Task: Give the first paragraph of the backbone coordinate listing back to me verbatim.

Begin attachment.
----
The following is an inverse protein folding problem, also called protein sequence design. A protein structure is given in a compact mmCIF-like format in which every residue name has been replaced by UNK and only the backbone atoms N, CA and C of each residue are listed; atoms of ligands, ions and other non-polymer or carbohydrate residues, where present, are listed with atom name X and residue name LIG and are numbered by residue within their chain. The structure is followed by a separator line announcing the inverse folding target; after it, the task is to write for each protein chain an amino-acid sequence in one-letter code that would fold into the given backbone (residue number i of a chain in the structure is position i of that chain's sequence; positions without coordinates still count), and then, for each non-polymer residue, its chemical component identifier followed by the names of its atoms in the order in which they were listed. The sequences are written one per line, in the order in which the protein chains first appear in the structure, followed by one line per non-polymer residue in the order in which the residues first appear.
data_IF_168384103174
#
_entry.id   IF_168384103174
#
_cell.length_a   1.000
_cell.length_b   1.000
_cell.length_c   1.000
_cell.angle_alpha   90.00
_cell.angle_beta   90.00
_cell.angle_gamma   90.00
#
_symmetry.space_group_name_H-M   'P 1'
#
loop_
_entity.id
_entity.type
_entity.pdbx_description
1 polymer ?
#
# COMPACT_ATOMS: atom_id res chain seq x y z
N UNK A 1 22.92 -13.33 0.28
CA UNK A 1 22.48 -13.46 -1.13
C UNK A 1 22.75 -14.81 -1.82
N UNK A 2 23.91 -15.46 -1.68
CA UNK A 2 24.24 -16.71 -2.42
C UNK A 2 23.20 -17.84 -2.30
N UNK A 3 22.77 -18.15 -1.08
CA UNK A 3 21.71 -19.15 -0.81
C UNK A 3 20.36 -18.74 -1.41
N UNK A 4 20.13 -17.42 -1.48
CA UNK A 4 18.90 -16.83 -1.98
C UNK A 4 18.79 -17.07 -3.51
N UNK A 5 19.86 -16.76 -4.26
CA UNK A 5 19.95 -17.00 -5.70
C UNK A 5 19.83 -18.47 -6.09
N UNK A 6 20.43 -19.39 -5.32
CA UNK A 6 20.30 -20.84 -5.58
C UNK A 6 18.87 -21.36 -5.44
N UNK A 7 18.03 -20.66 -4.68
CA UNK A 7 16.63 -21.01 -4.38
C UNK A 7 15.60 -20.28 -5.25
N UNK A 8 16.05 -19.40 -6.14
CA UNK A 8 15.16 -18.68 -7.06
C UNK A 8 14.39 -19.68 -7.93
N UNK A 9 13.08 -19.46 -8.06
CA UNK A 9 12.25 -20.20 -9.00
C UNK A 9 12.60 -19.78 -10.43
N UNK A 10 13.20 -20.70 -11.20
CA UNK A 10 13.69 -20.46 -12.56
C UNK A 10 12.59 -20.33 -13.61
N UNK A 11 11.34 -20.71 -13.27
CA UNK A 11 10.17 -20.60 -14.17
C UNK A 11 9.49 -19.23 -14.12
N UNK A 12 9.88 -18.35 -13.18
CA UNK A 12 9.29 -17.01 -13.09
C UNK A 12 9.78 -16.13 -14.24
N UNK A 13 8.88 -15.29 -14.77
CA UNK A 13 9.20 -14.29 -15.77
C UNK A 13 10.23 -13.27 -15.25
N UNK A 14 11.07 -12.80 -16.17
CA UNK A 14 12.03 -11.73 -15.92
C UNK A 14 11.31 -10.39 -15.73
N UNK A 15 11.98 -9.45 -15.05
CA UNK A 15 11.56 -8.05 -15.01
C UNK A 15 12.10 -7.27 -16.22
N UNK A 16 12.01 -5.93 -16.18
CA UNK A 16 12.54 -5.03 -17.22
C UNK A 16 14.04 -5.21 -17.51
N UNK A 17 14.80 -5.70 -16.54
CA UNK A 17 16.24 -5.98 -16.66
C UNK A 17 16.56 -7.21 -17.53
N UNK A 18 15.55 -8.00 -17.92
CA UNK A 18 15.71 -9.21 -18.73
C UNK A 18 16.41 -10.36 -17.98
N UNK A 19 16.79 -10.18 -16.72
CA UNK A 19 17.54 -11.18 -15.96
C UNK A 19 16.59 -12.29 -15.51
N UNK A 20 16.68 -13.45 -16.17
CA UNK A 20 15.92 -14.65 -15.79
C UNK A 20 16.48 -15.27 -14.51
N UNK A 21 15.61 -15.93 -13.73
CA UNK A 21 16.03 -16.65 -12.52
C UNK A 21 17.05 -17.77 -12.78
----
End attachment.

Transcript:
The following is an inverse protein folding problem, also called protein sequence design. A protein structure is given in a compact mmCIF-like format in which every residue name has been replaced by UNK and only the backbone atoms N, CA and C of each residue are listed; atoms of ligands, ions and other non-polymer or carbohydrate residues, where present, are listed with atom name X and residue name LIG and are numbered by residue within their chain. The structure is followed by a separator line announcing the inverse folding target; after it, the task is to write for each protein chain an amino-acid sequence in one-letter code that would fold into the given backbone (residue number i of a chain in the structure is position i of that chain's sequence; positions without coordinates still count), and then, for each non-polymer residue, its chemical component identifier followed by the names of its atoms in the order in which they were listed. The sequences are written one per line, in the order in which the protein chains first appear in the structure, followed by one line per non-polymer residue in the order in which the residues first appear.